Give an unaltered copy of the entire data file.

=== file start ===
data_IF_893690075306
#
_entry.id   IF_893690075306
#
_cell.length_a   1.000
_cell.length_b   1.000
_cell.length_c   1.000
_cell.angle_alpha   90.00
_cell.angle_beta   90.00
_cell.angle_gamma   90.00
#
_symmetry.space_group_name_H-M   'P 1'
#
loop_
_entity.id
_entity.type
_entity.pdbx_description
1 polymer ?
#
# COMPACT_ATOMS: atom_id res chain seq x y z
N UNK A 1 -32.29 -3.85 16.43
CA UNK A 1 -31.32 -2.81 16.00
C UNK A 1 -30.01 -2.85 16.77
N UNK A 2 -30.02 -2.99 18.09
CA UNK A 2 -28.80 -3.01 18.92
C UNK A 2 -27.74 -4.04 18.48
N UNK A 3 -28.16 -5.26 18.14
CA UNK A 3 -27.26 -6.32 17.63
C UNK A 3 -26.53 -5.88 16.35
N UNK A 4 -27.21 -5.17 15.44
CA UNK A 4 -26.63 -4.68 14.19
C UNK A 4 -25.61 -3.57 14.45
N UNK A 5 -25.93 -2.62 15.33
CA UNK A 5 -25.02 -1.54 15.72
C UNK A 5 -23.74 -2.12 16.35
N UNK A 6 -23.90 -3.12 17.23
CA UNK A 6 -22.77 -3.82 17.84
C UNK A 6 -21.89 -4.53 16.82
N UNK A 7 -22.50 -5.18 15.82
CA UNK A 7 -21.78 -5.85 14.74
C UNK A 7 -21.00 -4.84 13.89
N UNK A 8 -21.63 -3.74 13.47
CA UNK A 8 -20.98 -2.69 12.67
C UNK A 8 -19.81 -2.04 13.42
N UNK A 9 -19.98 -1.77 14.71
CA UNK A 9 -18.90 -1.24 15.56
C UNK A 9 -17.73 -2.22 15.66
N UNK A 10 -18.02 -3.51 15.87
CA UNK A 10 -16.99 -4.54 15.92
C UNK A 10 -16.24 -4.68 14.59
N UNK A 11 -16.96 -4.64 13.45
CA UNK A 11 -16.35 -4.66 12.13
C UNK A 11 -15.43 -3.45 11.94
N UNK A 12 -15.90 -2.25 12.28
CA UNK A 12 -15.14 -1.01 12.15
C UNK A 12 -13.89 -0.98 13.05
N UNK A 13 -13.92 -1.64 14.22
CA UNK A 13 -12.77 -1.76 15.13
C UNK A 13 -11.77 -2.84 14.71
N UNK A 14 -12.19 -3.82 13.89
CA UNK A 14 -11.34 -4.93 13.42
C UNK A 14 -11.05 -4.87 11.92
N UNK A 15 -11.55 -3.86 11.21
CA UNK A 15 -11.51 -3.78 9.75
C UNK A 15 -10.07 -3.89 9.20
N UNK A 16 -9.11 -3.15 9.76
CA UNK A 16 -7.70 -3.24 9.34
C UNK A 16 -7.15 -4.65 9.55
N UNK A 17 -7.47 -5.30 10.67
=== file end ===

data_IF_893690075306
#
_entry.id   IF_893690075306
#
_cell.length_a   1.000
_cell.length_b   1.000
_cell.length_c   1.000
_cell.angle_alpha   90.00
_cell.angle_beta   90.00
_cell.angle_gamma   90.00
#
_symmetry.space_group_name_H-M   'P 1'
#
loop_
_entity.id
_entity.type
_entity.pdbx_description
1 polymer ?
#
# COMPACT_ATOMS: atom_id res chain seq x y z
N UNK A 1 -32.29 -3.85 16.43
CA UNK A 1 -31.32 -2.81 16.00
C UNK A 1 -30.01 -2.85 16.77
N UNK A 2 -30.02 -2.99 18.09
CA UNK A 2 -28.80 -3.01 18.92
C UNK A 2 -27.74 -4.04 18.48
N UNK A 3 -28.16 -5.26 18.14
CA UNK A 3 -27.26 -6.32 17.63
C UNK A 3 -26.53 -5.88 16.35
N UNK A 4 -27.21 -5.17 15.44
CA UNK A 4 -26.63 -4.68 14.19
C UNK A 4 -25.61 -3.57 14.45
N UNK A 5 -25.93 -2.62 15.33
CA UNK A 5 -25.02 -1.54 15.72
C UNK A 5 -23.74 -2.12 16.35
N UNK A 6 -23.90 -3.12 17.23
CA UNK A 6 -22.77 -3.82 17.84
C UNK A 6 -21.89 -4.53 16.82
N UNK A 7 -22.50 -5.18 15.82
CA UNK A 7 -21.78 -5.85 14.74
C UNK A 7 -21.00 -4.84 13.89
N UNK A 8 -21.63 -3.74 13.47
CA UNK A 8 -20.98 -2.69 12.67
C UNK A 8 -19.81 -2.04 13.42
N UNK A 9 -19.98 -1.77 14.71
CA UNK A 9 -18.90 -1.24 15.56
C UNK A 9 -17.73 -2.22 15.66
N UNK A 10 -18.02 -3.51 15.87
CA UNK A 10 -16.99 -4.54 15.92
C UNK A 10 -16.24 -4.68 14.59
N UNK A 11 -16.96 -4.64 13.45
CA UNK A 11 -16.35 -4.66 12.13
C UNK A 11 -15.43 -3.45 11.94
N UNK A 12 -15.90 -2.25 12.28
CA UNK A 12 -15.14 -1.01 12.15
C UNK A 12 -13.89 -0.98 13.05
N UNK A 13 -13.92 -1.64 14.22
CA UNK A 13 -12.77 -1.76 15.13
C UNK A 13 -11.77 -2.84 14.71
N UNK A 14 -12.19 -3.82 13.89
CA UNK A 14 -11.34 -4.93 13.42
C UNK A 14 -11.05 -4.87 11.92
N UNK A 15 -11.55 -3.86 11.21
CA UNK A 15 -11.51 -3.78 9.75
C UNK A 15 -10.07 -3.89 9.20
N UNK A 16 -9.11 -3.15 9.76
CA UNK A 16 -7.70 -3.24 9.34
C UNK A 16 -7.15 -4.65 9.55
N UNK A 17 -7.47 -5.30 10.67